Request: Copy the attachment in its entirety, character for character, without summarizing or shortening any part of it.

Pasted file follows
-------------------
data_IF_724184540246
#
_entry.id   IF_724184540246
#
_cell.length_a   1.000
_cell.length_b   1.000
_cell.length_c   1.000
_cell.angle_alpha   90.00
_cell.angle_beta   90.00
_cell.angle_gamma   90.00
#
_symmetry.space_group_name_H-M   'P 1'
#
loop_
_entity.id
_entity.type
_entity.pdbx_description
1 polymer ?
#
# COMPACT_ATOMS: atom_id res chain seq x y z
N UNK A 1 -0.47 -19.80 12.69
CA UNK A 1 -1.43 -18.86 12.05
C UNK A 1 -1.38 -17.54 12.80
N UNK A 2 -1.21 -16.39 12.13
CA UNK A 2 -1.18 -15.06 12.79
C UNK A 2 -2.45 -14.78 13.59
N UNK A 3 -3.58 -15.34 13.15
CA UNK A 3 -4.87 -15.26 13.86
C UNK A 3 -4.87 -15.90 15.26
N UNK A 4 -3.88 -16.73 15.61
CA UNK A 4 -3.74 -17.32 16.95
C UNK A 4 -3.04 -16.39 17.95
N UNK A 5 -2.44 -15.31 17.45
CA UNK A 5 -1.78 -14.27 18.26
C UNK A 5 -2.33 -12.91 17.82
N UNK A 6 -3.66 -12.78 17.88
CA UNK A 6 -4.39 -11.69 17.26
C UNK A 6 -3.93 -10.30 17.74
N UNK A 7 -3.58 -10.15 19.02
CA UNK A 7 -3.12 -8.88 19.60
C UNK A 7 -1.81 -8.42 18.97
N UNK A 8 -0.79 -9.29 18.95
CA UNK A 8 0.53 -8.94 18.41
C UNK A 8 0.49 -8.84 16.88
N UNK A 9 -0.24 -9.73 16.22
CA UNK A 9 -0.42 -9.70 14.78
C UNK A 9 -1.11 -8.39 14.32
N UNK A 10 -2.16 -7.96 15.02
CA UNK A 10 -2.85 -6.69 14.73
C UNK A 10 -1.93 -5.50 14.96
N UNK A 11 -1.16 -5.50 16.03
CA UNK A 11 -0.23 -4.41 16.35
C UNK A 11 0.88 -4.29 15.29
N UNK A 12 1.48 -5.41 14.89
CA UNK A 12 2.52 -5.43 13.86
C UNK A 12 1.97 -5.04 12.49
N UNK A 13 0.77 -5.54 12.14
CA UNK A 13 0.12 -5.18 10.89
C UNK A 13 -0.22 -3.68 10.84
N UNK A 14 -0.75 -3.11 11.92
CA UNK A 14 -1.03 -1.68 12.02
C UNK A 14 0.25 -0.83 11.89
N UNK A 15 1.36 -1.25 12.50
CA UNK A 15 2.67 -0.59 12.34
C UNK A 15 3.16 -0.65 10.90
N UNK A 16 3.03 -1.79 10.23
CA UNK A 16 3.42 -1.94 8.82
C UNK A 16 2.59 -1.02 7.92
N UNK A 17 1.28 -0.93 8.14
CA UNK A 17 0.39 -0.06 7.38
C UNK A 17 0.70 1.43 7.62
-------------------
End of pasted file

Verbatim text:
data_IF_724184540246
#
_entry.id   IF_724184540246
#
_cell.length_a   1.000
_cell.length_b   1.000
_cell.length_c   1.000
_cell.angle_alpha   90.00
_cell.angle_beta   90.00
_cell.angle_gamma   90.00
#
_symmetry.space_group_name_H-M   'P 1'
#
loop_
_entity.id
_entity.type
_entity.pdbx_description
1 polymer ?
#
# COMPACT_ATOMS: atom_id res chain seq x y z
N UNK A 1 -0.47 -19.80 12.69
CA UNK A 1 -1.43 -18.86 12.05
C UNK A 1 -1.38 -17.54 12.80
N UNK A 2 -1.21 -16.39 12.13
CA UNK A 2 -1.18 -15.06 12.79
C UNK A 2 -2.45 -14.78 13.59
N UNK A 3 -3.58 -15.34 13.15
CA UNK A 3 -4.87 -15.26 13.86
C UNK A 3 -4.87 -15.90 15.26
N UNK A 4 -3.88 -16.73 15.61
CA UNK A 4 -3.74 -17.32 16.95
C UNK A 4 -3.04 -16.39 17.95
N UNK A 5 -2.44 -15.31 17.45
CA UNK A 5 -1.78 -14.27 18.26
C UNK A 5 -2.33 -12.91 17.82
N UNK A 6 -3.66 -12.78 17.88
CA UNK A 6 -4.39 -11.69 17.26
C UNK A 6 -3.93 -10.30 17.74
N UNK A 7 -3.58 -10.15 19.02
CA UNK A 7 -3.12 -8.88 19.60
C UNK A 7 -1.81 -8.42 18.97
N UNK A 8 -0.79 -9.29 18.95
CA UNK A 8 0.53 -8.94 18.41
C UNK A 8 0.49 -8.84 16.88
N UNK A 9 -0.24 -9.73 16.22
CA UNK A 9 -0.42 -9.70 14.78
C UNK A 9 -1.11 -8.39 14.32
N UNK A 10 -2.16 -7.96 15.02
CA UNK A 10 -2.85 -6.69 14.73
C UNK A 10 -1.93 -5.50 14.96
N UNK A 11 -1.16 -5.50 16.03
CA UNK A 11 -0.23 -4.41 16.35
C UNK A 11 0.88 -4.29 15.29
N UNK A 12 1.48 -5.41 14.89
CA UNK A 12 2.52 -5.43 13.86
C UNK A 12 1.97 -5.04 12.49
N UNK A 13 0.77 -5.54 12.14
CA UNK A 13 0.12 -5.18 10.89
C UNK A 13 -0.22 -3.68 10.84
N UNK A 14 -0.75 -3.11 11.92
CA UNK A 14 -1.03 -1.68 12.02
C UNK A 14 0.25 -0.83 11.89
N UNK A 15 1.36 -1.25 12.50
CA UNK A 15 2.67 -0.59 12.34
C UNK A 15 3.16 -0.65 10.90
N UNK A 16 3.03 -1.79 10.23
CA UNK A 16 3.42 -1.94 8.82
C UNK A 16 2.59 -1.02 7.92
N UNK A 17 1.28 -0.93 8.14
CA UNK A 17 0.39 -0.06 7.38
C UNK A 17 0.70 1.43 7.62